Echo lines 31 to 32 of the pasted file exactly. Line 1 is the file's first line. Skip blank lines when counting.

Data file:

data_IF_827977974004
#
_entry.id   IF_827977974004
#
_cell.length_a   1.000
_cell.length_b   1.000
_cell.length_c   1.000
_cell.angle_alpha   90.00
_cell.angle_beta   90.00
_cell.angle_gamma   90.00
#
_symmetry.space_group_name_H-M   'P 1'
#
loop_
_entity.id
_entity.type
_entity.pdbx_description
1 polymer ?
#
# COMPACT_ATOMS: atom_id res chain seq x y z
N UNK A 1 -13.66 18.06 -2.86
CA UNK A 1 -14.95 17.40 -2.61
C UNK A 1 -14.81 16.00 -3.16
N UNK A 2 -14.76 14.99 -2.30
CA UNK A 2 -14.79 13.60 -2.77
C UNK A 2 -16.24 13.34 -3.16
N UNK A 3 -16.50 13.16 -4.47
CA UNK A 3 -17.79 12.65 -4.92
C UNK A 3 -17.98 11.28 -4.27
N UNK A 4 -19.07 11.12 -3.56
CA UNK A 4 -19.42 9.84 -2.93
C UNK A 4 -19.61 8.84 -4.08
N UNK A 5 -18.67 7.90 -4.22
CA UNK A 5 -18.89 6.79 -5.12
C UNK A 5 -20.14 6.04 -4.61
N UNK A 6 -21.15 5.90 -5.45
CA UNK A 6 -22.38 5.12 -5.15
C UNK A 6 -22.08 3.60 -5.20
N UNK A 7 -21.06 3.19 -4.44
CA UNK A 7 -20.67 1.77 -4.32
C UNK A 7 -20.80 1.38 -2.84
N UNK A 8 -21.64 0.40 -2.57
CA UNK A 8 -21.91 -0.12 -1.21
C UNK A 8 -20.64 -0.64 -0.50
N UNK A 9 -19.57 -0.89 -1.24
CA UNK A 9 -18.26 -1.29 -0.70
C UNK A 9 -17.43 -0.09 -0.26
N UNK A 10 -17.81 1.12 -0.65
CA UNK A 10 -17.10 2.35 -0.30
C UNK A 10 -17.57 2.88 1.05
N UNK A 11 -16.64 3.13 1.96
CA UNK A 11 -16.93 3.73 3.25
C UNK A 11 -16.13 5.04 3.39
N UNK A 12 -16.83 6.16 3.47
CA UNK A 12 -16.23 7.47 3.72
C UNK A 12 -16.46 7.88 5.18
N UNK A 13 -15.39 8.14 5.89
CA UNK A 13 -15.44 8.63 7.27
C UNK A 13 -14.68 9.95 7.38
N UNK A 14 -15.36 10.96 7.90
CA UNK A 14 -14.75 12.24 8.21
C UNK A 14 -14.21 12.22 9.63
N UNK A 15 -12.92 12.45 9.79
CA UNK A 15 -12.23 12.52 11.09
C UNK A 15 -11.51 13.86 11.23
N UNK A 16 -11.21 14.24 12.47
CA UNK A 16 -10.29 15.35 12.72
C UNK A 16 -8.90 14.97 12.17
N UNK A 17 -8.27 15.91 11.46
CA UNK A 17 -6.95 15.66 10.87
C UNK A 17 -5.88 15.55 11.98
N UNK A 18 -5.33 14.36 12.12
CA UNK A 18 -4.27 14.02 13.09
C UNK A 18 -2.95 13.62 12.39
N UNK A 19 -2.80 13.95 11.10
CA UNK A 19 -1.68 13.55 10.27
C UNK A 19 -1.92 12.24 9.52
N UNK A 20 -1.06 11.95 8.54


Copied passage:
CA UNK A 4 -19.42 9.84 -2.93
C UNK A 4 -19.61 8.84 -4.08